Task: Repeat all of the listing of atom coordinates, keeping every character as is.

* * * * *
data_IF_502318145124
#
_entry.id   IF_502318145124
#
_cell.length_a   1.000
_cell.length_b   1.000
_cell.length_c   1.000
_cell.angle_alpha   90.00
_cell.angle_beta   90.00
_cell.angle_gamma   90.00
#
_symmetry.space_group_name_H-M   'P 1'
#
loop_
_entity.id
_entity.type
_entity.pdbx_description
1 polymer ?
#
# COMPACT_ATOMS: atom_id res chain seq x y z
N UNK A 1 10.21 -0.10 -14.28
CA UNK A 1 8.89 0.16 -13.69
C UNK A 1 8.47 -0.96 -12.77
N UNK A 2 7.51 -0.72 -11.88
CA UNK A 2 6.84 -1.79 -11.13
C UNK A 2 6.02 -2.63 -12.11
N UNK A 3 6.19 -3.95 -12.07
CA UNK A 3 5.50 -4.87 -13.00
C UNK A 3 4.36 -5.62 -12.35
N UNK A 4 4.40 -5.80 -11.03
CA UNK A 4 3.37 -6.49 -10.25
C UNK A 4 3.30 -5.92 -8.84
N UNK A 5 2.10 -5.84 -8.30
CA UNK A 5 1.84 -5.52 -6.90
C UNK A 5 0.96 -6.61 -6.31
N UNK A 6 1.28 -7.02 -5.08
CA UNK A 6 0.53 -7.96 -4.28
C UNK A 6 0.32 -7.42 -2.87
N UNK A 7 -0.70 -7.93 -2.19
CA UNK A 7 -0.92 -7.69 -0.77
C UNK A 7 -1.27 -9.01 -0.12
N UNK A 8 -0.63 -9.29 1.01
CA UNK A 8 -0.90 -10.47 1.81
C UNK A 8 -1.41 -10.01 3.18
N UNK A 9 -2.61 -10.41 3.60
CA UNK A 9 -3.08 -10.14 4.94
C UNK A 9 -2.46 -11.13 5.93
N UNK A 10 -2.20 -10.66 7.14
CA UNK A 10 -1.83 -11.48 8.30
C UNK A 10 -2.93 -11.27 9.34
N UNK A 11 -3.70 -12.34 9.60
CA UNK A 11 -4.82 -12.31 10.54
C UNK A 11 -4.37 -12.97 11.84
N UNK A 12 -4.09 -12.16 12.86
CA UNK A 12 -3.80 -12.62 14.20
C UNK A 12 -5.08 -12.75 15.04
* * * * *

data_IF_502318145124
#
_entry.id   IF_502318145124
#
_cell.length_a   1.000
_cell.length_b   1.000
_cell.length_c   1.000
_cell.angle_alpha   90.00
_cell.angle_beta   90.00
_cell.angle_gamma   90.00
#
_symmetry.space_group_name_H-M   'P 1'
#
loop_
_entity.id
_entity.type
_entity.pdbx_description
1 polymer ?
#
# COMPACT_ATOMS: atom_id res chain seq x y z
N UNK A 1 10.21 -0.10 -14.28
CA UNK A 1 8.89 0.16 -13.69
C UNK A 1 8.47 -0.96 -12.77
N UNK A 2 7.51 -0.72 -11.88
CA UNK A 2 6.84 -1.79 -11.13
C UNK A 2 6.02 -2.63 -12.11
N UNK A 3 6.19 -3.95 -12.07
CA UNK A 3 5.50 -4.87 -13.00
C UNK A 3 4.36 -5.62 -12.35
N UNK A 4 4.40 -5.80 -11.03
CA UNK A 4 3.37 -6.49 -10.25
C UNK A 4 3.30 -5.92 -8.84
N UNK A 5 2.10 -5.84 -8.30
CA UNK A 5 1.84 -5.52 -6.90
C UNK A 5 0.96 -6.61 -6.31
N UNK A 6 1.28 -7.02 -5.08
CA UNK A 6 0.53 -7.96 -4.28
C UNK A 6 0.32 -7.42 -2.87
N UNK A 7 -0.70 -7.93 -2.19
CA UNK A 7 -0.92 -7.69 -0.77
C UNK A 7 -1.27 -9.01 -0.12
N UNK A 8 -0.63 -9.29 1.01
CA UNK A 8 -0.90 -10.47 1.81
C UNK A 8 -1.41 -10.01 3.18
N UNK A 9 -2.61 -10.41 3.60
CA UNK A 9 -3.08 -10.14 4.94
C UNK A 9 -2.46 -11.13 5.93
N UNK A 10 -2.20 -10.66 7.14
CA UNK A 10 -1.83 -11.48 8.30
C UNK A 10 -2.93 -11.27 9.34
N UNK A 11 -3.70 -12.34 9.60
CA UNK A 11 -4.82 -12.31 10.54
C UNK A 11 -4.37 -12.97 11.84
N UNK A 12 -4.09 -12.16 12.86
CA UNK A 12 -3.80 -12.62 14.20
C UNK A 12 -5.08 -12.75 15.04